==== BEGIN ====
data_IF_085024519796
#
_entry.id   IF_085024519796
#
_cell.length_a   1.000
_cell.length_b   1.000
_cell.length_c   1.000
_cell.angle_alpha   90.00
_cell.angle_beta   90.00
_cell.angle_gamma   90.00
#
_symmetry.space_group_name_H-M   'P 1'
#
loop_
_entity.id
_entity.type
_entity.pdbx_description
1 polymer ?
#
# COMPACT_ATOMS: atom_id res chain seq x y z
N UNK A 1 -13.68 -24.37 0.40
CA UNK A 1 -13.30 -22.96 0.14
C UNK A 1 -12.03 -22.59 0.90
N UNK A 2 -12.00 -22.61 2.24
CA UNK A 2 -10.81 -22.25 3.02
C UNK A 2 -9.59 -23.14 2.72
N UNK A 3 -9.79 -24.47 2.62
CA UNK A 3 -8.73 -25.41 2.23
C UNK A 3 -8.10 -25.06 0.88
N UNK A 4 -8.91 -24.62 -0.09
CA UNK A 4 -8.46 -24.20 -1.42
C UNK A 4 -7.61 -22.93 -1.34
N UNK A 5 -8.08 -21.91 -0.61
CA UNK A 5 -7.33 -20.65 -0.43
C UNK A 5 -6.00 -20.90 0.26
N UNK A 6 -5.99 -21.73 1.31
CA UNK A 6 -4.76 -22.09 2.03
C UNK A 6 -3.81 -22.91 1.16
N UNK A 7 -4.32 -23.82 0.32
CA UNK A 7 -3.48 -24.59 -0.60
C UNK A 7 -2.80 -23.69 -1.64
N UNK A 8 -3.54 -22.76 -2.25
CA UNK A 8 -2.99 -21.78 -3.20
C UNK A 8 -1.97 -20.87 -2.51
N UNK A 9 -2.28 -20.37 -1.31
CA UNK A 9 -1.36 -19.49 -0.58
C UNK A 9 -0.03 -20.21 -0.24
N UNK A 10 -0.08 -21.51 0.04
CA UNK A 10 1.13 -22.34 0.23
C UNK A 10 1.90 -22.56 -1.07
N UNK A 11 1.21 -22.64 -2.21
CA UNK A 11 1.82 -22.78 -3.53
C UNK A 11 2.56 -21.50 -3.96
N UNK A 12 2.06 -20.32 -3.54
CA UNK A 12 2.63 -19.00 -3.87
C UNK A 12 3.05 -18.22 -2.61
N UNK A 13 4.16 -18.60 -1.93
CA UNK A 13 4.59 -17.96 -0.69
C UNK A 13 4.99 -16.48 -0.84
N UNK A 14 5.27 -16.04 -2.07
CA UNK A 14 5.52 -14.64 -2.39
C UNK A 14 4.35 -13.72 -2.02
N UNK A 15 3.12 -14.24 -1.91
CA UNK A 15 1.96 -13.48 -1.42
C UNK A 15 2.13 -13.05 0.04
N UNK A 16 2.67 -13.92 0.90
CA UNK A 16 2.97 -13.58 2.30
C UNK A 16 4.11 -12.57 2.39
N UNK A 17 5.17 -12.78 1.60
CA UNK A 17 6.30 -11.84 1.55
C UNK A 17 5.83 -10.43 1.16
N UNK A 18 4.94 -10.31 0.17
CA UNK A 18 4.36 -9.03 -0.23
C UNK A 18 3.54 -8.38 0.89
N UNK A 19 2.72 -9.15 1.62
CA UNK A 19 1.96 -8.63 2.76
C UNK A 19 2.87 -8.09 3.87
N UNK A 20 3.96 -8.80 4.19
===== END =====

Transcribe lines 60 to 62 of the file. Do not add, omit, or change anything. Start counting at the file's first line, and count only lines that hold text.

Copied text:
N UNK A 14 5.27 -16.04 -2.07
CA UNK A 14 5.52 -14.64 -2.39
C UNK A 14 4.35 -13.72 -2.02